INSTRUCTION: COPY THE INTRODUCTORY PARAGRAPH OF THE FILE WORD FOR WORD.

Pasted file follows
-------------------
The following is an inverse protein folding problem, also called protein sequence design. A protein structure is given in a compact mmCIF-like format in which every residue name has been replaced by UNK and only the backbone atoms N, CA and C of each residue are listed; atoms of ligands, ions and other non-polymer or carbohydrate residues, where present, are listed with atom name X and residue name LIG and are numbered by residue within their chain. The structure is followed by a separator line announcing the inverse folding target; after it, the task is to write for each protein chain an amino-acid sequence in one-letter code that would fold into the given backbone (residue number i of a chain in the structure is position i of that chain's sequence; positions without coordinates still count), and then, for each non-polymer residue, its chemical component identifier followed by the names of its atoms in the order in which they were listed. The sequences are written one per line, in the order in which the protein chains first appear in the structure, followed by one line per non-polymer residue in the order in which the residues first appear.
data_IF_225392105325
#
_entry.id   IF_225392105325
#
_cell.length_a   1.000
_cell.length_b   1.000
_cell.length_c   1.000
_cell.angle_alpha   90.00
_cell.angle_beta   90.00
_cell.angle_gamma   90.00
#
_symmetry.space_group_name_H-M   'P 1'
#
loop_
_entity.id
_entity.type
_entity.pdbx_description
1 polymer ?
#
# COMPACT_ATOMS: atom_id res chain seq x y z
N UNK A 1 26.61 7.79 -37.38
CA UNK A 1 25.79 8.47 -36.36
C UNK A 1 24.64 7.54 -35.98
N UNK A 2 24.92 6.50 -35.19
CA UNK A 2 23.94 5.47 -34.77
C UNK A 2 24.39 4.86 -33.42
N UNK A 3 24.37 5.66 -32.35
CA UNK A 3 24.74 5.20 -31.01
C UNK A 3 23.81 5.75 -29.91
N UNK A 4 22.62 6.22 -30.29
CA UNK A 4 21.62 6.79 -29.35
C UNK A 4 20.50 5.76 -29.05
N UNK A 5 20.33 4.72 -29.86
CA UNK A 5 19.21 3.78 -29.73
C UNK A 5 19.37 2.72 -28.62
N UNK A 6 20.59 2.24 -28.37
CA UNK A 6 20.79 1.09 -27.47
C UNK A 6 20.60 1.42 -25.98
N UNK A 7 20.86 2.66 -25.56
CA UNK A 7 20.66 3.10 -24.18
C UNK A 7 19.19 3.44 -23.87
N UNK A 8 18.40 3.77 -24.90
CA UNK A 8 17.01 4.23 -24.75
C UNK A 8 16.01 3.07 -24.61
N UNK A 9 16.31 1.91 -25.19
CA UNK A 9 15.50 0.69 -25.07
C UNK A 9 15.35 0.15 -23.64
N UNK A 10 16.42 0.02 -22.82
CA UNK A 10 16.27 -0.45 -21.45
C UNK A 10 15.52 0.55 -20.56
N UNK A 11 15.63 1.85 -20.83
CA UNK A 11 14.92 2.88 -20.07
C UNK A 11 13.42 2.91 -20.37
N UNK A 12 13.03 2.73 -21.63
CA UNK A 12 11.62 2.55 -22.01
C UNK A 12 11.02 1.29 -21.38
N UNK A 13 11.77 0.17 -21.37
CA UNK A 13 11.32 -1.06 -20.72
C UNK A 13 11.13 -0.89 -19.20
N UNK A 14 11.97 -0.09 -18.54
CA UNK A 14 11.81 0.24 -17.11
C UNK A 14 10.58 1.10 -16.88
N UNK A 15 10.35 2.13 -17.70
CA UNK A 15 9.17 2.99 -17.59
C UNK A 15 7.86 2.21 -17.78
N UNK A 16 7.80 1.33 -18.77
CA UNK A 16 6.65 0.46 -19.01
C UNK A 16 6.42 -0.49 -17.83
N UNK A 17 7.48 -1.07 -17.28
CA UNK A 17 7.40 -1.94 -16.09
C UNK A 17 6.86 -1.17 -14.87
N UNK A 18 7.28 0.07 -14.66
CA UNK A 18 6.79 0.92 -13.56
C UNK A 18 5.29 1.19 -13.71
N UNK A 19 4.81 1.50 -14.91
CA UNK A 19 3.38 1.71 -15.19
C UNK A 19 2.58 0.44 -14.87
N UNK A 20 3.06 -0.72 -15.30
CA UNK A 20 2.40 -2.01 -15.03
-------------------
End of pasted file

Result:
The following is an inverse protein folding problem, also called protein sequence design. A protein structure is given in a compact mmCIF-like format in which every residue name has been replaced by UNK and only the backbone atoms N, CA and C of each residue are listed; atoms of ligands, ions and other non-polymer or carbohydrate residues, where present, are listed with atom name X and residue name LIG and are numbered by residue within their chain. The structure is followed by a separator line announcing the inverse folding target; after it, the task is to write for each protein chain an amino-acid sequence in one-letter code that would fold into the given backbone (residue number i of a chain in the structure is position i of that chain's sequence; positions without coordinates still count), and then, for each non-polymer residue, its chemical component identifier followed by the names of its atoms in the order in which they were listed. The sequences are written one per line, in the order in which the protein chains first appear in the structure, followed by one line per non-polymer residue in the order in which the residues first appear.